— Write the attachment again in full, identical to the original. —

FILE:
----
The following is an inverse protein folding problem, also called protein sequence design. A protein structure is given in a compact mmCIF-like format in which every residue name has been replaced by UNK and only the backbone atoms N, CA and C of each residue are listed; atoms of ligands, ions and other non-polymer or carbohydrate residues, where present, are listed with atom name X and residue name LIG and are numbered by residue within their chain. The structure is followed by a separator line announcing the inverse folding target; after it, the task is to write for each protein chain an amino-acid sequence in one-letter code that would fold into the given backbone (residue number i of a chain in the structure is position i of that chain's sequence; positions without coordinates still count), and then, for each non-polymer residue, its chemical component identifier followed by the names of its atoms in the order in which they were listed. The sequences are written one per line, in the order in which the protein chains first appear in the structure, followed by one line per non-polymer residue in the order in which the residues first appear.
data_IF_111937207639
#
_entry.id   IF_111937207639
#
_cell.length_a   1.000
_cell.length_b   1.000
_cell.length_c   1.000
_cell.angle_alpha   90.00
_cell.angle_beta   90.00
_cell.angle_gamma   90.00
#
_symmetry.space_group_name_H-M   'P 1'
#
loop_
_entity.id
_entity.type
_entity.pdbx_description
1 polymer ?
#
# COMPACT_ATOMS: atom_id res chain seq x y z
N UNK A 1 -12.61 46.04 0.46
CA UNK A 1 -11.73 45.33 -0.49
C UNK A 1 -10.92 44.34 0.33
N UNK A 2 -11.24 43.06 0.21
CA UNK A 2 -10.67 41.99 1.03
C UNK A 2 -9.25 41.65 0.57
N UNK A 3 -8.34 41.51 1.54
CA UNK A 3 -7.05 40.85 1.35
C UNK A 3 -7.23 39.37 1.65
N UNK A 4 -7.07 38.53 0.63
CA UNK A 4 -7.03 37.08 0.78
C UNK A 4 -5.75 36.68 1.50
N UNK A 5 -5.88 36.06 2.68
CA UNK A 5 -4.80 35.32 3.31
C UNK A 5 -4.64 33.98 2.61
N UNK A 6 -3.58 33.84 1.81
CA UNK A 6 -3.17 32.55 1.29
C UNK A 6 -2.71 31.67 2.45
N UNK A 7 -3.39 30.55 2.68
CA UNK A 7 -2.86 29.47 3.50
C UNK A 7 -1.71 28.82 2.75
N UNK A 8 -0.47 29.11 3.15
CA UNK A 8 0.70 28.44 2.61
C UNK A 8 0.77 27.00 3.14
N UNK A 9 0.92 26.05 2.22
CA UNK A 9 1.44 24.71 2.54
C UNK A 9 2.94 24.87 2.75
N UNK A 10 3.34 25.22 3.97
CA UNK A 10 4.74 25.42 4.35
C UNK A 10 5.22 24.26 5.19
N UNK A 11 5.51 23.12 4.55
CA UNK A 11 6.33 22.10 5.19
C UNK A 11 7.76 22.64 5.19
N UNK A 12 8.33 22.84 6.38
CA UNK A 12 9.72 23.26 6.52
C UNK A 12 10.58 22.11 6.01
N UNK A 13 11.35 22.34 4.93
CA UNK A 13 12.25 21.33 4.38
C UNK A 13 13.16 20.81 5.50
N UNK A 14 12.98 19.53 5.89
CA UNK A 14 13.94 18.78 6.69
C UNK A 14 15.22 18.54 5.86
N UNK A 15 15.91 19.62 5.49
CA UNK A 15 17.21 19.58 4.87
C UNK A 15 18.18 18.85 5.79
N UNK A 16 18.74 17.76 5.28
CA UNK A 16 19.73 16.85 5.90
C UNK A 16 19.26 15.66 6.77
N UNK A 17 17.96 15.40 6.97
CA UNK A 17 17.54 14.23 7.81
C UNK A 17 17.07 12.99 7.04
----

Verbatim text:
The following is an inverse protein folding problem, also called protein sequence design. A protein structure is given in a compact mmCIF-like format in which every residue name has been replaced by UNK and only the backbone atoms N, CA and C of each residue are listed; atoms of ligands, ions and other non-polymer or carbohydrate residues, where present, are listed with atom name X and residue name LIG and are numbered by residue within their chain. The structure is followed by a separator line announcing the inverse folding target; after it, the task is to write for each protein chain an amino-acid sequence in one-letter code that would fold into the given backbone (residue number i of a chain in the structure is position i of that chain's sequence; positions without coordinates still count), and then, for each non-polymer residue, its chemical component identifier followed by the names of its atoms in the order in which they were listed. The sequences are written one per line, in the order in which the protein chains first appear in the structure, followed by one line per non-polymer residue in the order in which the residues first appear.
data_IF_111937207639
#
_entry.id   IF_111937207639
#
_cell.length_a   1.000
_cell.length_b   1.000
_cell.length_c   1.000
_cell.angle_alpha   90.00
_cell.angle_beta   90.00
_cell.angle_gamma   90.00
#
_symmetry.space_group_name_H-M   'P 1'
#
loop_
_entity.id
_entity.type
_entity.pdbx_description
1 polymer ?
#
# COMPACT_ATOMS: atom_id res chain seq x y z
N UNK A 1 -12.61 46.04 0.46
CA UNK A 1 -11.73 45.33 -0.49
C UNK A 1 -10.92 44.34 0.33
N UNK A 2 -11.24 43.06 0.21
CA UNK A 2 -10.67 41.99 1.03
C UNK A 2 -9.25 41.65 0.57
N UNK A 3 -8.34 41.51 1.54
CA UNK A 3 -7.05 40.85 1.35
C UNK A 3 -7.23 39.37 1.65
N UNK A 4 -7.07 38.53 0.63
CA UNK A 4 -7.03 37.08 0.78
C UNK A 4 -5.75 36.68 1.50
N UNK A 5 -5.88 36.06 2.68
CA UNK A 5 -4.80 35.32 3.31
C UNK A 5 -4.64 33.98 2.61
N UNK A 6 -3.58 33.84 1.81
CA UNK A 6 -3.17 32.55 1.29
C UNK A 6 -2.71 31.67 2.45
N UNK A 7 -3.39 30.55 2.68
CA UNK A 7 -2.86 29.47 3.50
C UNK A 7 -1.71 28.82 2.75
N UNK A 8 -0.47 29.11 3.15
CA UNK A 8 0.70 28.44 2.61
C UNK A 8 0.77 27.00 3.14
N UNK A 9 0.92 26.05 2.22
CA UNK A 9 1.44 24.71 2.54
C UNK A 9 2.94 24.87 2.75
N UNK A 10 3.34 25.22 3.97
CA UNK A 10 4.74 25.42 4.35
C UNK A 10 5.22 24.26 5.19
N UNK A 11 5.51 23.12 4.55
CA UNK A 11 6.33 22.10 5.19
C UNK A 11 7.76 22.64 5.19
N UNK A 12 8.33 22.84 6.38
CA UNK A 12 9.72 23.26 6.52
C UNK A 12 10.58 22.11 6.01
N UNK A 13 11.35 22.34 4.93
CA UNK A 13 12.25 21.33 4.38
C UNK A 13 13.16 20.81 5.50
N UNK A 14 12.98 19.53 5.89
CA UNK A 14 13.94 18.78 6.69
C UNK A 14 15.22 18.54 5.86
N UNK A 15 15.91 19.62 5.49
CA UNK A 15 17.21 19.58 4.87
C UNK A 15 18.18 18.85 5.79
N UNK A 16 18.74 17.76 5.28
CA UNK A 16 19.73 16.85 5.90
C UNK A 16 19.26 15.66 6.77
N UNK A 17 17.96 15.40 6.97
CA UNK A 17 17.54 14.23 7.81
C UNK A 17 17.07 12.99 7.04